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Turkey refutes EU threat for sanctions, calls it ‘Hypocritical’


Aizbah KhanWeb Editor

29th Aug, 2020. 10:27 pm
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Turkey refutes EU threat for sanctions, calls it 'Hypocritical'

Turkish Vice President Fuat Oktay has criticized the European Union’s threat to impose sanctions on Ankara, calling it “hypocritical”.

According to foreign news agencies, Fuat Oktay’s statement came after EU foreign policy chief Joseph Borrell’s statement yesterday that the bloc is preparing to impose sanctions, including tough economic measures on Turkey.

Fuat Oktay called that bloc’s behaviour as hypocritical and said that call, on one hand, they called for talks on the one hand and other plans to restrict Turkey’s activities in its own continental shelf in the Eastern Mediterranean.

“We are experts in the language of peace and diplomacy, but we do not hesitate to take the necessary steps to defend Turkey’s rights and interests, as France and Greece are well aware,” he said.

Speaking at a news conference following a meeting of EU foreign ministers in Berlin yesterday in support of Greece, Joseph Borrell said the bloc wanted to provide a “serious opportunity for dialogue”, but would remain steadfast in its support of its member states Greece and Cyprus in the conflict.

He said EU measures were aimed at limiting Turkey’s ability to explore for natural gas in disputed waters, which could include restrictions on the use of people, ships and European shores.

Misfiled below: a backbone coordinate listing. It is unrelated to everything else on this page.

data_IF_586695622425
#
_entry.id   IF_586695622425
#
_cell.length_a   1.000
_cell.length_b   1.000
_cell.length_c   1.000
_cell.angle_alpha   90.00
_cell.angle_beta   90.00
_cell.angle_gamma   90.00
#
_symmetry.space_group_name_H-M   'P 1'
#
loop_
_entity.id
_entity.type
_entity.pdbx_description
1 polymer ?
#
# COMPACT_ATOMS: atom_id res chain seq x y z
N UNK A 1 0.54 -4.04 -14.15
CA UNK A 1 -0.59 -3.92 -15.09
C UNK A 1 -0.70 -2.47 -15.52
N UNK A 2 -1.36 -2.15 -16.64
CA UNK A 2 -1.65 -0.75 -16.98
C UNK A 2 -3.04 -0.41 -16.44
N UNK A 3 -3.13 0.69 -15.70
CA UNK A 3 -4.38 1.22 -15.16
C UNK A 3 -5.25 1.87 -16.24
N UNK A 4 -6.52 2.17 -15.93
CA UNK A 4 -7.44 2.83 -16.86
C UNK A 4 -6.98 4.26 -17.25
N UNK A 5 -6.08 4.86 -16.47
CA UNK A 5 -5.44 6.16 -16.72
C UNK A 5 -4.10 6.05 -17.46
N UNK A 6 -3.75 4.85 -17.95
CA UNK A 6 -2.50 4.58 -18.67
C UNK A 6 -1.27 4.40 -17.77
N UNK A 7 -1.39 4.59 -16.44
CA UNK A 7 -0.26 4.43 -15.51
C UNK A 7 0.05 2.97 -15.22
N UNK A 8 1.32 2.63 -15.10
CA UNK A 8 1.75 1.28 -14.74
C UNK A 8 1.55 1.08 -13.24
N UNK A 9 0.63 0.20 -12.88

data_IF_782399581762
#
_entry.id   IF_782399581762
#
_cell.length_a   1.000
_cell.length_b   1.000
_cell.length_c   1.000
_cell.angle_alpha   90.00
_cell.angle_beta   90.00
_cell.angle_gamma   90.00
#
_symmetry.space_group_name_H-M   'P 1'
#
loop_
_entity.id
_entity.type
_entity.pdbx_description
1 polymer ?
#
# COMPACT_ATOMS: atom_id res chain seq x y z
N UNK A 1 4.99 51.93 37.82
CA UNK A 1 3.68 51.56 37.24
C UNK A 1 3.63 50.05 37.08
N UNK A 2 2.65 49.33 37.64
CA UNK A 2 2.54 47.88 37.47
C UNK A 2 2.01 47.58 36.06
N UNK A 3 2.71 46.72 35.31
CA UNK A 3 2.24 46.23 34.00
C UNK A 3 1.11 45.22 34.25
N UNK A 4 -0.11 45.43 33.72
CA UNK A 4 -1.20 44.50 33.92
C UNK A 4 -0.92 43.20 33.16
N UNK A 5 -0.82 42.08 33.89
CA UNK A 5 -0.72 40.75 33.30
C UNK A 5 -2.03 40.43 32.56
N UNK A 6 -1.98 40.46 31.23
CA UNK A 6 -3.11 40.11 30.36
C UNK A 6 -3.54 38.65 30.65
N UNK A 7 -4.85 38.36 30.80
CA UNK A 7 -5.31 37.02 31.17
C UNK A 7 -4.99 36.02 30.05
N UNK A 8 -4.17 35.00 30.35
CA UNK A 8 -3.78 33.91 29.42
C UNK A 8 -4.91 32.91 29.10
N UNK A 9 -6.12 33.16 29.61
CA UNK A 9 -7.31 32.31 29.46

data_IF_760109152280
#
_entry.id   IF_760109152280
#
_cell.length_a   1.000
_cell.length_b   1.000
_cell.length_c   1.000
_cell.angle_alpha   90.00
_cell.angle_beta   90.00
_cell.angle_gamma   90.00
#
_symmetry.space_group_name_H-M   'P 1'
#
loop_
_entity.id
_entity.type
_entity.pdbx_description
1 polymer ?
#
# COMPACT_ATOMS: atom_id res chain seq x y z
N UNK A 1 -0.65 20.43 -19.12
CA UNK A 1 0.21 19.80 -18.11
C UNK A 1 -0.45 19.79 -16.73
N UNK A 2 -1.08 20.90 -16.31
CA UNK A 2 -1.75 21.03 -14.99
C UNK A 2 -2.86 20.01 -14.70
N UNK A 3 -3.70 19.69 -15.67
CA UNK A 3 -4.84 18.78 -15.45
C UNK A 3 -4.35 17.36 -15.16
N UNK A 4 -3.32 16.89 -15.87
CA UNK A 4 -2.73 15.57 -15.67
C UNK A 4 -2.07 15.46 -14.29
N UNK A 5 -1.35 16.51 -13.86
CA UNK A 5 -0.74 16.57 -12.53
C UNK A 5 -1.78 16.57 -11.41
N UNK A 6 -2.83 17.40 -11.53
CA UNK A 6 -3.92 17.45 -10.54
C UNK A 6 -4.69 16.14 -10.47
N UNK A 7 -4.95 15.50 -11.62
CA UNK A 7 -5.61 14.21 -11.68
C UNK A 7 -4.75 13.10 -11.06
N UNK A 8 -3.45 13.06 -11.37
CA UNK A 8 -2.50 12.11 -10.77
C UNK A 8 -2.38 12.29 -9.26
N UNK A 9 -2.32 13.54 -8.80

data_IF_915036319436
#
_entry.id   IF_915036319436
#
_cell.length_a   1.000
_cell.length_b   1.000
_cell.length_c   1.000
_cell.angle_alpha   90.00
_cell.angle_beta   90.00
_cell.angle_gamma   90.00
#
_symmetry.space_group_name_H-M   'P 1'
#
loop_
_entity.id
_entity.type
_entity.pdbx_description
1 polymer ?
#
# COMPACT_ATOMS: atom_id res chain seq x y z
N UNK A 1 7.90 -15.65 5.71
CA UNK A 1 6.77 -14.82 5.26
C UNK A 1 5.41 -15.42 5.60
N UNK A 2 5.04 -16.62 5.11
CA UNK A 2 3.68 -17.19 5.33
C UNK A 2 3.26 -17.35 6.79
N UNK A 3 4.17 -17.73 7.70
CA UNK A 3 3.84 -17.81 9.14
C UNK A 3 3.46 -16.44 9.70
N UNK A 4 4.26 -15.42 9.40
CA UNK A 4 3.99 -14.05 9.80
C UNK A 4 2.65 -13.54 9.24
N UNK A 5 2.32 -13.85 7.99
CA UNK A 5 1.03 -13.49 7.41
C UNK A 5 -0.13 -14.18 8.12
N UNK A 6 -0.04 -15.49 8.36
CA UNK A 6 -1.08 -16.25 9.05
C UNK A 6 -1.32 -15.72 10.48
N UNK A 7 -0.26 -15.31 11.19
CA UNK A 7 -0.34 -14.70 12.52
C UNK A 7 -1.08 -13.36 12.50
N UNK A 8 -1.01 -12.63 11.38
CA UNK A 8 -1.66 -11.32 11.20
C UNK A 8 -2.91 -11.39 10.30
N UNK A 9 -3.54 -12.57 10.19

Pointing to possible sanctions, Joseph Borrell said, “We can go as far as sectoral activity measures, where the Turkish economy is linked to the European economy.”

“The European Union will focus on all the activities that we consider legal,” he said.

On the other hand, the Turkish Foreign Ministry said in response that the EU’s position was unjustified and rejected Greece’s naval claims.

“It is beyond the EU’s purview to criticize and demand an end to our hydrocarbon activity on our own continent,” said Hami Aksoy, a spokesman for the Turkish Foreign Ministry.

It should be noted that Turkey has consistently opposed Greece’s efforts to designate small islands near the Turkish coast as a special economic zone, as Turkey, which has the longest coastline in the Mediterranean, believes it is in its best interests.

Turkey has also said that energy resources near Cyprus should be fairly shared jointly between the Turkish Petroleum Licensing Republic of Northern Cyprus (TRNC) and the Greek Cypriot administration in southern Cyprus.

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